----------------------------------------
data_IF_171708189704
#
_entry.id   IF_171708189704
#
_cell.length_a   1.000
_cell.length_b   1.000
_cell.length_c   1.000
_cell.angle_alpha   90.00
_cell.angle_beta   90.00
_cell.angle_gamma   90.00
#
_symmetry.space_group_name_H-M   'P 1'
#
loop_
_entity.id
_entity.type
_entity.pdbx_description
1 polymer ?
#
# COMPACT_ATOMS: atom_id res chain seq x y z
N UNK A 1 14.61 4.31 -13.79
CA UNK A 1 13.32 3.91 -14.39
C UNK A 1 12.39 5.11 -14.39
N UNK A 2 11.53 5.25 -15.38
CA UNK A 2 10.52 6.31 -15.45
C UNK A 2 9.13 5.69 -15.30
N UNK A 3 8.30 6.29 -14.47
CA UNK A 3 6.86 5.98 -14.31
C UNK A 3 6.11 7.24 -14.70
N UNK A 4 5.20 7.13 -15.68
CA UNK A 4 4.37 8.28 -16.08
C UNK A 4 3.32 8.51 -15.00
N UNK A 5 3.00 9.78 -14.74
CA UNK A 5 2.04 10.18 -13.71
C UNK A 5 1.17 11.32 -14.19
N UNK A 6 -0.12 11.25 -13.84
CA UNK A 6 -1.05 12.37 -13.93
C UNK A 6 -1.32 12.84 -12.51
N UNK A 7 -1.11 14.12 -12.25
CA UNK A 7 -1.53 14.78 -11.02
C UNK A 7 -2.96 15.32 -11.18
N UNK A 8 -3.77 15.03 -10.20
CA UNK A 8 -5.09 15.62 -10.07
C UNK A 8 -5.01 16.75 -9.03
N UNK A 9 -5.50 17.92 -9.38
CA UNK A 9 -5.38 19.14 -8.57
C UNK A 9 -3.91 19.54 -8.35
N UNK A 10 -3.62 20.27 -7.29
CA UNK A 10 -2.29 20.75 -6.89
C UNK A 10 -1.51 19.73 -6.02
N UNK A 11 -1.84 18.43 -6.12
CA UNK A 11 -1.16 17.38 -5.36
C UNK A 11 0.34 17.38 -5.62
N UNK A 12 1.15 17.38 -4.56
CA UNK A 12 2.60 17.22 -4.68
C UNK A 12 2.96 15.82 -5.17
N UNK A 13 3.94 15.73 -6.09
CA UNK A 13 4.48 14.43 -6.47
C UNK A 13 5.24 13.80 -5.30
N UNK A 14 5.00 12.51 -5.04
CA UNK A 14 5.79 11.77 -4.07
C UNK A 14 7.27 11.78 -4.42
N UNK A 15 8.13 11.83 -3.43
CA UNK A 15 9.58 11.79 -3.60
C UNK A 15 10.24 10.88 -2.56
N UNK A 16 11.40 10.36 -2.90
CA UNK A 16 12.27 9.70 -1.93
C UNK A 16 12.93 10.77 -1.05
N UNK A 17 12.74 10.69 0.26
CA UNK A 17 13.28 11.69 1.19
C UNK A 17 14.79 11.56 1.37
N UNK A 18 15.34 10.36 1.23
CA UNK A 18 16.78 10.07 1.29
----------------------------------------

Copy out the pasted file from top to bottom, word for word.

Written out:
data_IF_171708189704
#
_entry.id   IF_171708189704
#
_cell.length_a   1.000
_cell.length_b   1.000
_cell.length_c   1.000
_cell.angle_alpha   90.00
_cell.angle_beta   90.00
_cell.angle_gamma   90.00
#
_symmetry.space_group_name_H-M   'P 1'
#
loop_
_entity.id
_entity.type
_entity.pdbx_description
1 polymer ?
#
# COMPACT_ATOMS: atom_id res chain seq x y z
N UNK A 1 14.61 4.31 -13.79
CA UNK A 1 13.32 3.91 -14.39
C UNK A 1 12.39 5.11 -14.39
N UNK A 2 11.53 5.25 -15.38
CA UNK A 2 10.52 6.31 -15.45
C UNK A 2 9.13 5.69 -15.30
N UNK A 3 8.30 6.29 -14.47
CA UNK A 3 6.86 5.98 -14.31
C UNK A 3 6.11 7.24 -14.70
N UNK A 4 5.20 7.13 -15.68
CA UNK A 4 4.37 8.28 -16.08
C UNK A 4 3.32 8.51 -15.00
N UNK A 5 3.00 9.78 -14.74
CA UNK A 5 2.04 10.18 -13.71
C UNK A 5 1.17 11.32 -14.19
N UNK A 6 -0.12 11.25 -13.84
CA UNK A 6 -1.05 12.37 -13.93
C UNK A 6 -1.32 12.84 -12.51
N UNK A 7 -1.11 14.12 -12.25
CA UNK A 7 -1.53 14.78 -11.02
C UNK A 7 -2.96 15.32 -11.18
N UNK A 8 -3.77 15.03 -10.20
CA UNK A 8 -5.09 15.62 -10.07
C UNK A 8 -5.01 16.75 -9.03
N UNK A 9 -5.50 17.92 -9.38
CA UNK A 9 -5.38 19.14 -8.57
C UNK A 9 -3.91 19.54 -8.35
N UNK A 10 -3.62 20.27 -7.29
CA UNK A 10 -2.29 20.75 -6.89
C UNK A 10 -1.51 19.73 -6.02
N UNK A 11 -1.84 18.43 -6.12
CA UNK A 11 -1.16 17.38 -5.36
C UNK A 11 0.34 17.38 -5.62
N UNK A 12 1.15 17.38 -4.56
CA UNK A 12 2.60 17.22 -4.68
C UNK A 12 2.96 15.82 -5.17
N UNK A 13 3.94 15.73 -6.09
CA UNK A 13 4.48 14.43 -6.47
C UNK A 13 5.24 13.80 -5.30
N UNK A 14 5.00 12.51 -5.04
CA UNK A 14 5.79 11.77 -4.07
C UNK A 14 7.27 11.78 -4.42
N UNK A 15 8.13 11.83 -3.43
CA UNK A 15 9.58 11.79 -3.60
C UNK A 15 10.24 10.88 -2.56
N UNK A 16 11.40 10.36 -2.90
CA UNK A 16 12.27 9.70 -1.93
C UNK A 16 12.93 10.77 -1.05
N UNK A 17 12.74 10.69 0.26
CA UNK A 17 13.28 11.69 1.19
C UNK A 17 14.79 11.56 1.37
N UNK A 18 15.34 10.36 1.23
CA UNK A 18 16.78 10.07 1.29